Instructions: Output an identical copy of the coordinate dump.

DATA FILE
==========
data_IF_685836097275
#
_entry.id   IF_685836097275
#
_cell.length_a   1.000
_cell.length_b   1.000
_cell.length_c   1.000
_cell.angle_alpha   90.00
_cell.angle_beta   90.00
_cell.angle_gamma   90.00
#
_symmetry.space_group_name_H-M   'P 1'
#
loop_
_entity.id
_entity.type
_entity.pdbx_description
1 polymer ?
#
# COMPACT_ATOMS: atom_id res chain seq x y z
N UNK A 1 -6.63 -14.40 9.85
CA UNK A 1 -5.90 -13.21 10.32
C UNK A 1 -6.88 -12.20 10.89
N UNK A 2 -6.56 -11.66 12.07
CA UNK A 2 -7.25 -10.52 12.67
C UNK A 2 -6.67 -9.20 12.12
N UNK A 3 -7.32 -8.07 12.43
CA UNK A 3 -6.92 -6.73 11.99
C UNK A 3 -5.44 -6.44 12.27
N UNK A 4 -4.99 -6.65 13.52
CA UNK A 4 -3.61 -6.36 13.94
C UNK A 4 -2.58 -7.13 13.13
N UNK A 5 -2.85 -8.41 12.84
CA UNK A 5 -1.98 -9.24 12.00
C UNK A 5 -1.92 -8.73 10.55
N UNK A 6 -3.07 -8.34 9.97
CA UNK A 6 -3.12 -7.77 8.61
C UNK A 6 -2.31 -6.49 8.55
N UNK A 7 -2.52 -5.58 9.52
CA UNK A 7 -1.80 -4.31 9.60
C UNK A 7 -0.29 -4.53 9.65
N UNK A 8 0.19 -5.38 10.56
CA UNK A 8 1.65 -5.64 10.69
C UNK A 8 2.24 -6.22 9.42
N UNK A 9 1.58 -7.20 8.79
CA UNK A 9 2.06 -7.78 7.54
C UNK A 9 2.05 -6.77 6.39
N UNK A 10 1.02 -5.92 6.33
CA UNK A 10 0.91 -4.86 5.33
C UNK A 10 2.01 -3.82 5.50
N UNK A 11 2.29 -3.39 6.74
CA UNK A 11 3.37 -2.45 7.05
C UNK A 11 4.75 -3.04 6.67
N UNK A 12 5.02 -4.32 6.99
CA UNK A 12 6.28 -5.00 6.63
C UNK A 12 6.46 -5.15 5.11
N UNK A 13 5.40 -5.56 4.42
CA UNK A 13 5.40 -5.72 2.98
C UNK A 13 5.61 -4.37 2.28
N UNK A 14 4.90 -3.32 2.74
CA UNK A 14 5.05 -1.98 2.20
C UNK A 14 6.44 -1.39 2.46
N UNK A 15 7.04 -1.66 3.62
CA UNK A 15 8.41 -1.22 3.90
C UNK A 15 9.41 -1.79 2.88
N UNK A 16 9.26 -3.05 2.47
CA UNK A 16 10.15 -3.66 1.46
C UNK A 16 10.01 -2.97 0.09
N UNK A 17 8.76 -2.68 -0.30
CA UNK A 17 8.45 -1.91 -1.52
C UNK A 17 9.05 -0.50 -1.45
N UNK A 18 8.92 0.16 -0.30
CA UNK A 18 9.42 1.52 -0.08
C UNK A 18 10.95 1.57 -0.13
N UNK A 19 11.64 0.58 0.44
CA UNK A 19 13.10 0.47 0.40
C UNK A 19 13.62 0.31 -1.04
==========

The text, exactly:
data_IF_685836097275
#
_entry.id   IF_685836097275
#
_cell.length_a   1.000
_cell.length_b   1.000
_cell.length_c   1.000
_cell.angle_alpha   90.00
_cell.angle_beta   90.00
_cell.angle_gamma   90.00
#
_symmetry.space_group_name_H-M   'P 1'
#
loop_
_entity.id
_entity.type
_entity.pdbx_description
1 polymer ?
#
# COMPACT_ATOMS: atom_id res chain seq x y z
N UNK A 1 -6.63 -14.40 9.85
CA UNK A 1 -5.90 -13.21 10.32
C UNK A 1 -6.88 -12.20 10.89
N UNK A 2 -6.56 -11.66 12.07
CA UNK A 2 -7.25 -10.52 12.67
C UNK A 2 -6.67 -9.20 12.12
N UNK A 3 -7.32 -8.07 12.43
CA UNK A 3 -6.92 -6.73 11.99
C UNK A 3 -5.44 -6.44 12.27
N UNK A 4 -4.99 -6.65 13.52
CA UNK A 4 -3.61 -6.36 13.94
C UNK A 4 -2.58 -7.13 13.13
N UNK A 5 -2.85 -8.41 12.84
CA UNK A 5 -1.98 -9.24 12.00
C UNK A 5 -1.92 -8.73 10.55
N UNK A 6 -3.07 -8.34 9.97
CA UNK A 6 -3.12 -7.77 8.61
C UNK A 6 -2.31 -6.49 8.55
N UNK A 7 -2.52 -5.58 9.52
CA UNK A 7 -1.80 -4.31 9.60
C UNK A 7 -0.29 -4.53 9.65
N UNK A 8 0.19 -5.38 10.56
CA UNK A 8 1.65 -5.64 10.69
C UNK A 8 2.24 -6.22 9.42
N UNK A 9 1.58 -7.20 8.79
CA UNK A 9 2.06 -7.78 7.54
C UNK A 9 2.05 -6.77 6.39
N UNK A 10 1.02 -5.92 6.33
CA UNK A 10 0.91 -4.86 5.33
C UNK A 10 2.01 -3.82 5.50
N UNK A 11 2.29 -3.39 6.74
CA UNK A 11 3.37 -2.45 7.05
C UNK A 11 4.75 -3.04 6.67
N UNK A 12 5.02 -4.32 6.99
CA UNK A 12 6.28 -5.00 6.63
C UNK A 12 6.46 -5.15 5.11
N UNK A 13 5.40 -5.56 4.42
CA UNK A 13 5.40 -5.72 2.98
C UNK A 13 5.61 -4.37 2.28
N UNK A 14 4.90 -3.32 2.74
CA UNK A 14 5.05 -1.98 2.20
C UNK A 14 6.44 -1.39 2.46
N UNK A 15 7.04 -1.66 3.62
CA UNK A 15 8.41 -1.22 3.90
C UNK A 15 9.41 -1.79 2.88
N UNK A 16 9.26 -3.05 2.47
CA UNK A 16 10.15 -3.66 1.46
C UNK A 16 10.01 -2.97 0.09
N UNK A 17 8.76 -2.68 -0.30
CA UNK A 17 8.45 -1.91 -1.52
C UNK A 17 9.05 -0.50 -1.45
N UNK A 18 8.92 0.16 -0.30
CA UNK A 18 9.42 1.52 -0.08
C UNK A 18 10.95 1.57 -0.13
N UNK A 19 11.64 0.58 0.44
CA UNK A 19 13.10 0.47 0.40
C UNK A 19 13.62 0.31 -1.04